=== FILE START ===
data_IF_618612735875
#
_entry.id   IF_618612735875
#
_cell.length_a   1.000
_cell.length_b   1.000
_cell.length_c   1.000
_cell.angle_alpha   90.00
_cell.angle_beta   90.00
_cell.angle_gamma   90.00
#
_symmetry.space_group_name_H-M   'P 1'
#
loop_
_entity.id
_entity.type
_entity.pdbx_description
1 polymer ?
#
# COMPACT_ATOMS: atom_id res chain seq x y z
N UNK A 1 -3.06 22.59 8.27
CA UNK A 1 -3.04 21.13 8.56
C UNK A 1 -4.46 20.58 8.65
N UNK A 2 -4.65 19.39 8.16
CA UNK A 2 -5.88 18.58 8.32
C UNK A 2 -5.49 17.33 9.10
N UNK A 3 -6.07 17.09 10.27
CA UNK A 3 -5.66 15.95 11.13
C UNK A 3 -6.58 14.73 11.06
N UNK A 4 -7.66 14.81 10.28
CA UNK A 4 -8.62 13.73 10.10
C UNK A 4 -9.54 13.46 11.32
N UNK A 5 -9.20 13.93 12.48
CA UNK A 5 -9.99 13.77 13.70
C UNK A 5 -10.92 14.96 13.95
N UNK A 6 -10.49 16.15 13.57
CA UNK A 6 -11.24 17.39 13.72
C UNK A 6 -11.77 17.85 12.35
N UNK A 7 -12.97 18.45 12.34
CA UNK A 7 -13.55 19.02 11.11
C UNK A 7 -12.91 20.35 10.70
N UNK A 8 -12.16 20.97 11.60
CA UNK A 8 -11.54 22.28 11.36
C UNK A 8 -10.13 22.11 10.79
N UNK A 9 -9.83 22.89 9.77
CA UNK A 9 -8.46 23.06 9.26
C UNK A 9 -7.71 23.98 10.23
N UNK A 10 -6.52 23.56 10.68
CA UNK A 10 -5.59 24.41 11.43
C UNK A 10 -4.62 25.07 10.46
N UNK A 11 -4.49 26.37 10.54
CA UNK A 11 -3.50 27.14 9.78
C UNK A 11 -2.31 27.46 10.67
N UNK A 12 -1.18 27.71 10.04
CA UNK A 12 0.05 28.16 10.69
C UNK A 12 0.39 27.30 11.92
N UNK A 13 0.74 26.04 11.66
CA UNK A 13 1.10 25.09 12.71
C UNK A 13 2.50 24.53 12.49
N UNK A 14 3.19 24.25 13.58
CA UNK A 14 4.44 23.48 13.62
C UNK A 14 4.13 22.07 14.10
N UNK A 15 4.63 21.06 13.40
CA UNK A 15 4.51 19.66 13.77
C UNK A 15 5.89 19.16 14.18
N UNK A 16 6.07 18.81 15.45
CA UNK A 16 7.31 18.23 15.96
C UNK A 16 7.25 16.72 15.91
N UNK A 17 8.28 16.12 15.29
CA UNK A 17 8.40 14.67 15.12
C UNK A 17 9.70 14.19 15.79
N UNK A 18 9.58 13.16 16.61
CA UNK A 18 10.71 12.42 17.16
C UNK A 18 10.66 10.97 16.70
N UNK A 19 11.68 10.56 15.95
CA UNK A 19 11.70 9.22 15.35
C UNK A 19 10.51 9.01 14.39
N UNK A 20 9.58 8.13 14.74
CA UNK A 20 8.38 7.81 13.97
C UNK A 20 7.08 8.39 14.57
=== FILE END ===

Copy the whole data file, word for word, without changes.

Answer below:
data_IF_618612735875
#
_entry.id   IF_618612735875
#
_cell.length_a   1.000
_cell.length_b   1.000
_cell.length_c   1.000
_cell.angle_alpha   90.00
_cell.angle_beta   90.00
_cell.angle_gamma   90.00
#
_symmetry.space_group_name_H-M   'P 1'
#
loop_
_entity.id
_entity.type
_entity.pdbx_description
1 polymer ?
#
# COMPACT_ATOMS: atom_id res chain seq x y z
N UNK A 1 -3.06 22.59 8.27
CA UNK A 1 -3.04 21.13 8.56
C UNK A 1 -4.46 20.58 8.65
N UNK A 2 -4.65 19.39 8.16
CA UNK A 2 -5.88 18.58 8.32
C UNK A 2 -5.49 17.33 9.10
N UNK A 3 -6.07 17.09 10.27
CA UNK A 3 -5.66 15.95 11.13
C UNK A 3 -6.58 14.73 11.06
N UNK A 4 -7.66 14.81 10.28
CA UNK A 4 -8.62 13.73 10.10
C UNK A 4 -9.54 13.46 11.32
N UNK A 5 -9.20 13.93 12.48
CA UNK A 5 -9.99 13.77 13.70
C UNK A 5 -10.92 14.96 13.95
N UNK A 6 -10.49 16.15 13.57
CA UNK A 6 -11.24 17.39 13.72
C UNK A 6 -11.77 17.85 12.35
N UNK A 7 -12.97 18.45 12.34
CA UNK A 7 -13.55 19.02 11.11
C UNK A 7 -12.91 20.35 10.70
N UNK A 8 -12.16 20.97 11.60
CA UNK A 8 -11.54 22.28 11.36
C UNK A 8 -10.13 22.11 10.79
N UNK A 9 -9.83 22.89 9.77
CA UNK A 9 -8.46 23.06 9.26
C UNK A 9 -7.71 23.98 10.23
N UNK A 10 -6.52 23.56 10.68
CA UNK A 10 -5.59 24.41 11.43
C UNK A 10 -4.62 25.07 10.46
N UNK A 11 -4.49 26.37 10.54
CA UNK A 11 -3.50 27.14 9.78
C UNK A 11 -2.31 27.46 10.67
N UNK A 12 -1.18 27.71 10.04
CA UNK A 12 0.05 28.16 10.69
C UNK A 12 0.39 27.30 11.92
N UNK A 13 0.74 26.04 11.66
CA UNK A 13 1.10 25.09 12.71
C UNK A 13 2.50 24.53 12.49
N UNK A 14 3.19 24.25 13.58
CA UNK A 14 4.44 23.48 13.62
C UNK A 14 4.13 22.07 14.10
N UNK A 15 4.63 21.06 13.40
CA UNK A 15 4.51 19.66 13.77
C UNK A 15 5.89 19.16 14.18
N UNK A 16 6.07 18.81 15.45
CA UNK A 16 7.31 18.23 15.96
C UNK A 16 7.25 16.72 15.91
N UNK A 17 8.28 16.12 15.29
CA UNK A 17 8.40 14.67 15.12
C UNK A 17 9.70 14.19 15.79
N UNK A 18 9.58 13.16 16.61
CA UNK A 18 10.71 12.42 17.16
C UNK A 18 10.66 10.97 16.70
N UNK A 19 11.68 10.56 15.95
CA UNK A 19 11.70 9.22 15.35
C UNK A 19 10.51 9.01 14.39
N UNK A 20 9.58 8.13 14.74
CA UNK A 20 8.38 7.81 13.97
C UNK A 20 7.08 8.39 14.57